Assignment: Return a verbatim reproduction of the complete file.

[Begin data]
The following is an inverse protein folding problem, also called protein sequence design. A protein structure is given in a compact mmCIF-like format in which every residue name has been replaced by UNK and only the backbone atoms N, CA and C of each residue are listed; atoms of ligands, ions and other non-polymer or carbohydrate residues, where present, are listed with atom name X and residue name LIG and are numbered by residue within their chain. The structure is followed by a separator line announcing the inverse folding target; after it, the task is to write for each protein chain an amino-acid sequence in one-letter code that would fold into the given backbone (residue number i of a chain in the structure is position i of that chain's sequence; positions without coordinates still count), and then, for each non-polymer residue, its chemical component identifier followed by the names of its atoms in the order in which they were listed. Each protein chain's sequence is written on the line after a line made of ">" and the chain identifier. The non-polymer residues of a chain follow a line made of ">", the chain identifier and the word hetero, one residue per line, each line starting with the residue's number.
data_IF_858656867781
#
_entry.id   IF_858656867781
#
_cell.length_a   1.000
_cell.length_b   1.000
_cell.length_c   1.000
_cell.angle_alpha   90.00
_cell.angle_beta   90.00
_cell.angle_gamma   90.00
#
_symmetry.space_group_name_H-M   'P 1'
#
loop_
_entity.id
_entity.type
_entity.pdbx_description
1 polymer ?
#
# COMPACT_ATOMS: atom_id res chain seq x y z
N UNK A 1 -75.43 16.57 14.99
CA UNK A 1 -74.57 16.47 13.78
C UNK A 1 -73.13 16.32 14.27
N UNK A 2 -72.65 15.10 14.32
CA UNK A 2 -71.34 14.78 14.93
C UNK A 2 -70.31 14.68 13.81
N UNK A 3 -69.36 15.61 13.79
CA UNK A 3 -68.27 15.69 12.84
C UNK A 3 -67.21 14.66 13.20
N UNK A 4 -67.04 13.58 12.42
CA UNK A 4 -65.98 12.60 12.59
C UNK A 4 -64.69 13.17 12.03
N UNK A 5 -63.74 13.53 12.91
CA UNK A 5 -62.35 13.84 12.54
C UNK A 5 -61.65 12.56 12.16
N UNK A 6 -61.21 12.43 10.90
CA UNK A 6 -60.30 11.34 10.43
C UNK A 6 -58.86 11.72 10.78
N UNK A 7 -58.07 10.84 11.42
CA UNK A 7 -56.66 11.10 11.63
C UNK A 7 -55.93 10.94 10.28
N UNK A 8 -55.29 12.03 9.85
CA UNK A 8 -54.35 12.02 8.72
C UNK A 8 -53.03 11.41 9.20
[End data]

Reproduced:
The following is an inverse protein folding problem, also called protein sequence design. A protein structure is given in a compact mmCIF-like format in which every residue name has been replaced by UNK and only the backbone atoms N, CA and C of each residue are listed; atoms of ligands, ions and other non-polymer or carbohydrate residues, where present, are listed with atom name X and residue name LIG and are numbered by residue within their chain. The structure is followed by a separator line announcing the inverse folding target; after it, the task is to write for each protein chain an amino-acid sequence in one-letter code that would fold into the given backbone (residue number i of a chain in the structure is position i of that chain's sequence; positions without coordinates still count), and then, for each non-polymer residue, its chemical component identifier followed by the names of its atoms in the order in which they were listed. Each protein chain's sequence is written on the line after a line made of ">" and the chain identifier. The non-polymer residues of a chain follow a line made of ">", the chain identifier and the word hetero, one residue per line, each line starting with the residue's number.
data_IF_858656867781
#
_entry.id   IF_858656867781
#
_cell.length_a   1.000
_cell.length_b   1.000
_cell.length_c   1.000
_cell.angle_alpha   90.00
_cell.angle_beta   90.00
_cell.angle_gamma   90.00
#
_symmetry.space_group_name_H-M   'P 1'
#
loop_
_entity.id
_entity.type
_entity.pdbx_description
1 polymer ?
#
# COMPACT_ATOMS: atom_id res chain seq x y z
N UNK A 1 -75.43 16.57 14.99
CA UNK A 1 -74.57 16.47 13.78
C UNK A 1 -73.13 16.32 14.27
N UNK A 2 -72.65 15.10 14.32
CA UNK A 2 -71.34 14.78 14.93
C UNK A 2 -70.31 14.68 13.81
N UNK A 3 -69.36 15.61 13.79
CA UNK A 3 -68.27 15.69 12.84
C UNK A 3 -67.21 14.66 13.20
N UNK A 4 -67.04 13.58 12.42
CA UNK A 4 -65.98 12.60 12.59
C UNK A 4 -64.69 13.17 12.03
N UNK A 5 -63.74 13.53 12.91
CA UNK A 5 -62.35 13.84 12.54
C UNK A 5 -61.65 12.56 12.16
N UNK A 6 -61.21 12.43 10.90
CA UNK A 6 -60.30 11.34 10.43
C UNK A 6 -58.86 11.72 10.78
N UNK A 7 -58.07 10.84 11.42
CA UNK A 7 -56.66 11.10 11.63
C UNK A 7 -55.93 10.94 10.28
N UNK A 8 -55.29 12.03 9.85
CA UNK A 8 -54.35 12.02 8.72
C UNK A 8 -53.03 11.41 9.20